You are here

Muskies strike OFSAA gold

Category: 

OTTAWA—Although no one knew it at the time, the game between the fifth-ranked Muskie boys’ hockey team and the No. 18 Frontenac Falcons (Kingston) on the opening morning of the OFSAA ‘A/AA’ championship in Ottawa last week proved to be a battle of juggernauts.

The Falcons seemingly upset the Muskies by a score of 5-3—and used the momentum to carry themselves all the way to a bronze-medal finish later in the tournament.

The black-and-gold, meanwhile, found themselves needing to win their final three round-robin games for a chance to advance in the playoff round.

Well, the pressure fuelled the Muskies to six-straight wins and their first gold medal at OFSAA since 2001.

After losing that opening game, Fort High was able to bounce back in their second one the following morning.

The Muskies jumped out to a three-goal lead, then held on for a 3-2 victory over the General Amherst Bulldogs (Amherstburg).

“[W]e played well, did our jobs, and everything seemed to fall into place,” Muskie forward Graeme Kitt said after the team’s first win.

The Muskies then faced the third-seeded Saint Michael’s Mustangs (Niagara Falls) but the expected stiff competition fizzled.

Fort High trounced the Mustangs 7-0, which would prove vital later on in the tournament.

After that big win, Muskie coach Jamie Davis was pleased with the effort from his squad.

“Nineteen guys in the room answered the bell, plain and simple,” he stressed.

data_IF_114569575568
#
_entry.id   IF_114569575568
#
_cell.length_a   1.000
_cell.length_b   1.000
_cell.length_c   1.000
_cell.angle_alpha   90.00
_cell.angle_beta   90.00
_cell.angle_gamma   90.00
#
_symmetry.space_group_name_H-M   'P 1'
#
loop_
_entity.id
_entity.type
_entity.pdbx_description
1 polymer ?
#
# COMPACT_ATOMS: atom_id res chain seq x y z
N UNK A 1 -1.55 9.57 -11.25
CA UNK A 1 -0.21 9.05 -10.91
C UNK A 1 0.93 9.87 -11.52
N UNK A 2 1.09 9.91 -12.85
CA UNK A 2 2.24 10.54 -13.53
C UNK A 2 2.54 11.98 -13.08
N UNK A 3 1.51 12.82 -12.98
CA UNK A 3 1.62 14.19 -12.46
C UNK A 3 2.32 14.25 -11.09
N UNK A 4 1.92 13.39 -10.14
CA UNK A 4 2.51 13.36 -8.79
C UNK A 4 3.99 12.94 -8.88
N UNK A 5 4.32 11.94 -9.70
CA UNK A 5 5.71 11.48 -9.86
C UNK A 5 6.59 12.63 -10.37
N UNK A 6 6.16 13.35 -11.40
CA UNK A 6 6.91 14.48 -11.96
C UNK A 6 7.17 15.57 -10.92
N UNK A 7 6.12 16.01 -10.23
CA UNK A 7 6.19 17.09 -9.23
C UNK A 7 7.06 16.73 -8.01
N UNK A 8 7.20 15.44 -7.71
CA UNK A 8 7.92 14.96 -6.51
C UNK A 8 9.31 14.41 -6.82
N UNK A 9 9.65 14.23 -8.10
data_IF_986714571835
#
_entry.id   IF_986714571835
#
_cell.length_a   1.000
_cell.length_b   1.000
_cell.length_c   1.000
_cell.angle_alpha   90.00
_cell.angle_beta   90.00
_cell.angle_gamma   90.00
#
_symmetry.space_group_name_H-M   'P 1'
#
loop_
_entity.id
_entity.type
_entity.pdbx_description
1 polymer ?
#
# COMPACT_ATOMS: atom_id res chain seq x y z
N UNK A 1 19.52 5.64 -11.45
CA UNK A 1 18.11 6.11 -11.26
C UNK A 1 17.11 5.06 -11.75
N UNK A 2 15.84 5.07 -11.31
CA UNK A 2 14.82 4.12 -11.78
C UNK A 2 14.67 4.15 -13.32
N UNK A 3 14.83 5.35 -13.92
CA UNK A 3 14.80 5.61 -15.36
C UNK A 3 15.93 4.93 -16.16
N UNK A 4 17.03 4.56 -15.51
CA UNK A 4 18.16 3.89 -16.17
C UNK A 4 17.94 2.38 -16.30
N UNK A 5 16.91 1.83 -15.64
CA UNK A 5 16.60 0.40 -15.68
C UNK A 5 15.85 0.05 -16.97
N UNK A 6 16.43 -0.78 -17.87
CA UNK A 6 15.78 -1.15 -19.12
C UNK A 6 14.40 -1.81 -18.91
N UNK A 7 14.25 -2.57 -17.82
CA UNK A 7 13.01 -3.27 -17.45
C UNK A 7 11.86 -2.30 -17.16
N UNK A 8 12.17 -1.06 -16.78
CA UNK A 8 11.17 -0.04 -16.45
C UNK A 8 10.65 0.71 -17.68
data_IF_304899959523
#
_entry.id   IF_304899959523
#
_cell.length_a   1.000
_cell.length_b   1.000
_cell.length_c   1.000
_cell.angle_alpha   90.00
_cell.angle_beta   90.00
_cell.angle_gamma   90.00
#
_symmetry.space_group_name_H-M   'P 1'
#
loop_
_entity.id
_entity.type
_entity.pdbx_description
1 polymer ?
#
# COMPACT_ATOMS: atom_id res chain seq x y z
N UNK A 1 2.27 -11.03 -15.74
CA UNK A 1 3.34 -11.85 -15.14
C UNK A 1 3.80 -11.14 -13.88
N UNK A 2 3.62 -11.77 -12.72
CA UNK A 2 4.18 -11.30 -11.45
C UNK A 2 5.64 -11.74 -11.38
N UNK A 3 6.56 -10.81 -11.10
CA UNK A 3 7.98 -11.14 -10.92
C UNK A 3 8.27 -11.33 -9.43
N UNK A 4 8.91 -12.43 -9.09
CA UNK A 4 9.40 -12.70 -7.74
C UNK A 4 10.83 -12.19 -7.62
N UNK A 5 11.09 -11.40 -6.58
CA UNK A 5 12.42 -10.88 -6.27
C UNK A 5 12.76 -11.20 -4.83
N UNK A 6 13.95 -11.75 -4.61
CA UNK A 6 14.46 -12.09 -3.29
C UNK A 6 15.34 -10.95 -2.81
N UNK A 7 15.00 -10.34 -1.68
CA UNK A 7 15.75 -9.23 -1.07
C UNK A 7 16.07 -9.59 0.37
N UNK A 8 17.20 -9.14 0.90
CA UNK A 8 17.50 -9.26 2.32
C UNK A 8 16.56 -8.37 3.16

“We played well,” he added. “It’s a big win for us, no doubt.”

The Muskies then cruised to a 10-4 win over the St. Joseph Jaguars (Ottawa) in their final pool game last Wednesday morning to finish at 3-1 and advance to the quarter-finals that afternoon.

Facing the Lockerby Vikings (Sudbury), Fort High won by a 3-0 score to give themselves a chance to play for a medal the following day.

“We didn’t give them [the Vikings] many opportunities, if any,” Davis noted after the game.

“And ‘Oz’ [Muskie goalie Dylan Ossachuk] was there to make the stops when we needed him to.”

The opportunity to have the chance to play for a medal felt surreal to most Muskies.

“It feels absolutely unbelievable,” Kitt said of the quarter-final win.

“But we don’t want to settle—we want a gold,” he stressed.

The resiliency of the team continued to pay off when Fort High hung on for a 3-2 win over the St. Joseph’s Panthers (Cornwall) and advance to the gold-medal game.

“It’s big time,” Muskie coach Jamie Davis said after the team advanced to the final.

“I don’t know how else to say it.

“It means a lot for everybody—for ‘Kenno,’ for the kids, for their parents, for the school, for our community, for our league,” he added.

Then in the gold-medal game against the Silverthorn Collegiate Institute Spartans (Etobicoke) last Thursday afternoon, it took only 14 seconds for the Muskies to get on the scoreboard.

Cooper Witherspoon cleaned up a rebound of Nick Hahkala’s initial shot to open the scoring.

The Spartans answered with a goal of their own, albeit controversial, with nine minutes to go in the first period.

Fort High argued the puck never crossed the line but instead hit the post and went out.

The goal stood—although video later surfaced online from the broadcast of the game that proved the Muskies’ contention.